[Laughs] “I think it’s interesting. I’ve had different feelings about it during the past 20 years of being in the music industry. When we first started Tegan and Sara, we had to push back so hard against the natural instinct to label us or label our audiences or sort of put us in a box and make us unattractive to anyone but queer people. It was brutal. I send people articles that I can practically remember word for word, and they’re horrifying. Not just ‘Whoopsies, here’s a little bit of homophobia’—they’re full-on misogyny and homophobia and, in some cases, vaguely threatening. But there were lots of years when we really pushed back against this idea that our sexuality was relevant and that our music had some kind of categorization because of our sexuality. What I started to realize, while [we were] becoming a more popular mainstream band and seeing our audiences diversify, is that I really want to honour that element. As we started to see more dudes in our crowds, or gaggles of straight girls at a bachelorette party, I found myself wanting to be like ‘No! We’re a queer band. Look at all our cool queer fans.’ So I think there have definitely been different cycles. You know, for most of our career, Tegan and I weren’t just queer women; we were queer women who rejected the notion that we were hot lesbians. We didn’t wear makeup, we had weird haircuts, we didn’t seem to bother with attracting the male gaze—and I think that really pushed people away. It made us even more marginalized in a lot of ways. People always talk about how things have changed and how we’re so much more accepted, but there’s not queer women on the pop charts and there’s not queer women on rock radio and there’s not really any queer women breaking that glass ceiling that I think exists when you’re not something to be objectified by men and women. One of my favourite things about our band is that we can always count on the queer community. Where it once felt somewhat burdensome, I actually think it’s been a total gift and it’s why we continue to make music.”
Tegan and Sara are celebrating the 10th anniversary of The Con. One of the things I noticed when reading old interviews is that you always mention what a hard time you had when you released the album. What does that mean? What made it hard?
“I’ve actually been thinking about this a lot, because obviously we’re revisiting that time right now, too. We did feel like that was a hard time, but what’s interesting to me is that it’s not that the times have become less hard. At some point in your adult life—or, if you’re really unlucky, earlier—people start to get sick or die or relationships break up or the reality of life hits you for the first time. When we put out The Con, I was going through my first major separation. I had been partnered with someone—we owned a house, the whole thing—and it was really like a divorce. I remember it was when we had started to have a little bit of financial success in our lives—certainly compared to our earlier records. So, all of a sudden there was this weight of death and taxes. It was just like ‘Holy shit! This is life?’ I remember feeling an oppressive weight, wondering what this is all for. We’d already put out multiple records, and it was sort of the same cities, the same clubs, the same days, the same nights. And I remember everything sort of hitting me around that time. We were 27, and I think a lot of people talk about that being the first moment of realizing that’s just the rest of your life. And then you figure out how to deal with it. Nothing has really changed. I still have a lot of those same conflicts and struggles and existential worries, but I’ve learned how to cope with them.”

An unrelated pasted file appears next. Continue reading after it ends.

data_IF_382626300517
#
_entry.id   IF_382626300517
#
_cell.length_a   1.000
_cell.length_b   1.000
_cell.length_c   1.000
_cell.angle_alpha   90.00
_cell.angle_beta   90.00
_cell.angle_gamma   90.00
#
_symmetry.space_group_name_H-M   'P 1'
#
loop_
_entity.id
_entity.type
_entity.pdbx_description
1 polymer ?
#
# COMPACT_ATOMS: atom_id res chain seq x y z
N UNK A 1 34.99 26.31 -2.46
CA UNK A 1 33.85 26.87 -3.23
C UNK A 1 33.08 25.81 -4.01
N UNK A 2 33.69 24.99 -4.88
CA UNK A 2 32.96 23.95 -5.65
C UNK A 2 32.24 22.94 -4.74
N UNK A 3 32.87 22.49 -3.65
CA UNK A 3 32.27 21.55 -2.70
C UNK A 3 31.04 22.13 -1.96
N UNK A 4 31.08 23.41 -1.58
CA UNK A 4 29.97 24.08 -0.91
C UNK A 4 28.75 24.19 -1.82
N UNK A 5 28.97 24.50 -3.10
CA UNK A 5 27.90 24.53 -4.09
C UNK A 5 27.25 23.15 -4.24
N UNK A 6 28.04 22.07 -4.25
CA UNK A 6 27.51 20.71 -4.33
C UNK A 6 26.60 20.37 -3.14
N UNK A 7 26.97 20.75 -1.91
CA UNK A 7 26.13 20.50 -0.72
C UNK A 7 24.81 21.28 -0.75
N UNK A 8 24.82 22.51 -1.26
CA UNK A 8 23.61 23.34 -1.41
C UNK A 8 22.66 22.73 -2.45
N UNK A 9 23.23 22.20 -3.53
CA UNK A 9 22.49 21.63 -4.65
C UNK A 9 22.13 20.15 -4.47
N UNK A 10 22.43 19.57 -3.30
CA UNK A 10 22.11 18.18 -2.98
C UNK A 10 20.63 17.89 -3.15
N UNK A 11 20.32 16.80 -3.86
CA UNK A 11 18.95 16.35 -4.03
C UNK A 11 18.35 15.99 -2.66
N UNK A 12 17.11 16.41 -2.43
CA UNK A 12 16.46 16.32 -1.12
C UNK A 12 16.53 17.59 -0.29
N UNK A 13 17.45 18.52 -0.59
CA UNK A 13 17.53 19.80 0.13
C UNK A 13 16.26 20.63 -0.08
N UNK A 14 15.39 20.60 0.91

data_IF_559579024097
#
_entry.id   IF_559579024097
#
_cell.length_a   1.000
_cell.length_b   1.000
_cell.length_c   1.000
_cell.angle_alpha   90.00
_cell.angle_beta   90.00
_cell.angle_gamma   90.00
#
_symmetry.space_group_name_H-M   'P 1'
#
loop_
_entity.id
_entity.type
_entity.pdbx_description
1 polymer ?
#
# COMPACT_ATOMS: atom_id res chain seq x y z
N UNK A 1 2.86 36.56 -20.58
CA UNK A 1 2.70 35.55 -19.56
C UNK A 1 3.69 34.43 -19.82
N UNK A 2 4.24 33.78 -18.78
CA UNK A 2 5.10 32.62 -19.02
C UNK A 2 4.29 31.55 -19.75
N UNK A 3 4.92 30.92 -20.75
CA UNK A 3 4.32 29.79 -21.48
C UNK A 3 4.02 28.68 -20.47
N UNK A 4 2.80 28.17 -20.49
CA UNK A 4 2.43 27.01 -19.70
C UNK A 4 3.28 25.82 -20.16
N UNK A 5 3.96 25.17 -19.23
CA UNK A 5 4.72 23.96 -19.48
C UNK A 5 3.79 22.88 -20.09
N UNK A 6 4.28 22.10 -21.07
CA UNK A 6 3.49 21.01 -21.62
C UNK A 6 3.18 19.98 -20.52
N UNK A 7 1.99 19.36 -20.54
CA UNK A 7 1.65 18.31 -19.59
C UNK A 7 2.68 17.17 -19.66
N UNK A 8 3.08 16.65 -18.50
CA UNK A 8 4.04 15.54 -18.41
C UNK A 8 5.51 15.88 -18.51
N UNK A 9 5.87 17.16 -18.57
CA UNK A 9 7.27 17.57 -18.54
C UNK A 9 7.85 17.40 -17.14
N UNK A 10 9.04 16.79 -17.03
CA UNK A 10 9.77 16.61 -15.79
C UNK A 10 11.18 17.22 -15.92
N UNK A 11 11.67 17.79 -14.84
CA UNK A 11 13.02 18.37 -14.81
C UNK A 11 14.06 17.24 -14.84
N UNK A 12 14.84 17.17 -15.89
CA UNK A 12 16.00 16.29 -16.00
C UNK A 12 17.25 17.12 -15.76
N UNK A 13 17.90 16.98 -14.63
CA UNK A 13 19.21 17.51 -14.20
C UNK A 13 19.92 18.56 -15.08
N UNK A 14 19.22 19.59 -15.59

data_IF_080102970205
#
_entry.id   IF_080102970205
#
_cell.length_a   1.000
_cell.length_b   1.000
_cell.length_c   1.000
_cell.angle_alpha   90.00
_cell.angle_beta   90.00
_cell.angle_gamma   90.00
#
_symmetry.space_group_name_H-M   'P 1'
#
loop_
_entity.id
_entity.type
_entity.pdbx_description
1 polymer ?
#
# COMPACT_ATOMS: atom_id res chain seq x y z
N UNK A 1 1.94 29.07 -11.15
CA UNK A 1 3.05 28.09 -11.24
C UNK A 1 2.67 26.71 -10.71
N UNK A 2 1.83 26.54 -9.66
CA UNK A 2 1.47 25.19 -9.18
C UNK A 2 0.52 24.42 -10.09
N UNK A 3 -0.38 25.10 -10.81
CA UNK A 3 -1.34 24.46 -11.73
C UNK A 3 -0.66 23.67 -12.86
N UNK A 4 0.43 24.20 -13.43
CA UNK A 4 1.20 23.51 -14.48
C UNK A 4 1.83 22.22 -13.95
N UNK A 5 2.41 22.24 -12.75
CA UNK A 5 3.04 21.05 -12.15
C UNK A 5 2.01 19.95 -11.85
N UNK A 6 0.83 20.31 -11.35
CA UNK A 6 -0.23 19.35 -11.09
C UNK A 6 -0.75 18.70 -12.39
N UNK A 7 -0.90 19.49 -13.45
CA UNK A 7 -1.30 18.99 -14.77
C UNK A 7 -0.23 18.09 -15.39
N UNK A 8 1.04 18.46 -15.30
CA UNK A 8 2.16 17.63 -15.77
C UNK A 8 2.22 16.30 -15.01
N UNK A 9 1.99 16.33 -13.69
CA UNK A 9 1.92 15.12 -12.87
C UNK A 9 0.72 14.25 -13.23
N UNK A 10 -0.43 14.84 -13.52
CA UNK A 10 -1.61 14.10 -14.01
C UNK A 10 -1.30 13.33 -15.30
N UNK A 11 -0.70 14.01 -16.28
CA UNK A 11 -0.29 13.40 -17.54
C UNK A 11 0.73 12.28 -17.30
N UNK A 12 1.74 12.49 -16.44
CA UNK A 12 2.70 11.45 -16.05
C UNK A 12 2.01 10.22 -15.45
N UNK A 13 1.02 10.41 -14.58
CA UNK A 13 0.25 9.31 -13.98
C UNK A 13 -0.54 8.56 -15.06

If you could go back, knowing what you know now, would those problems still seem as large or have you learned to deal with them?
“The one thing I wish I could change about that time—and it’s still something Tegan and I grapple with—is that we were ‘yes people.’ I don’t mean that in a martyrish way; it’s just the way we always were. Our parents had incredibly high expectations of us, and we embody that even as adults. I think we had this paralyzing fear that if we admitted to having a threshold, we would fail or lose momentum and disappear. We were running on that fear for a long time, and The Con was a climactic moment for us because we took on too much and started cracking under that pressure. It really jeopardized the band and my relationship with Tegan. There was a lot of conflict and fighting—physical fighting. We were just miserable. I really wish I could go back and tend to that person a little bit differently.”
You have always seemed very rational about your career and the degree of success you want for Tegan and Sara. That’s surprising for rock stars.
“It goes back to the whole idea that we’re Virgos. A lot of our friends who are artists don’t want to talk about the business—especially if they came out of the ’90s, when everyone still worried about the idea of selling out. Tegan and I came out of that scene. But early on, we became business people. At 20 years old, we would sit down and say ‘What are our goals? What do we want to do? Where do we want to be?’ And that wasn’t cool back then. I think it’s cooler now to be a business person, but I think back then…. We were talking about how much of what we were earning we would put into savings, how much we would reinvest, how much we would put into our RSPs. Those are the kinds of conversations we were having, and it was an alien language to most of our peers.”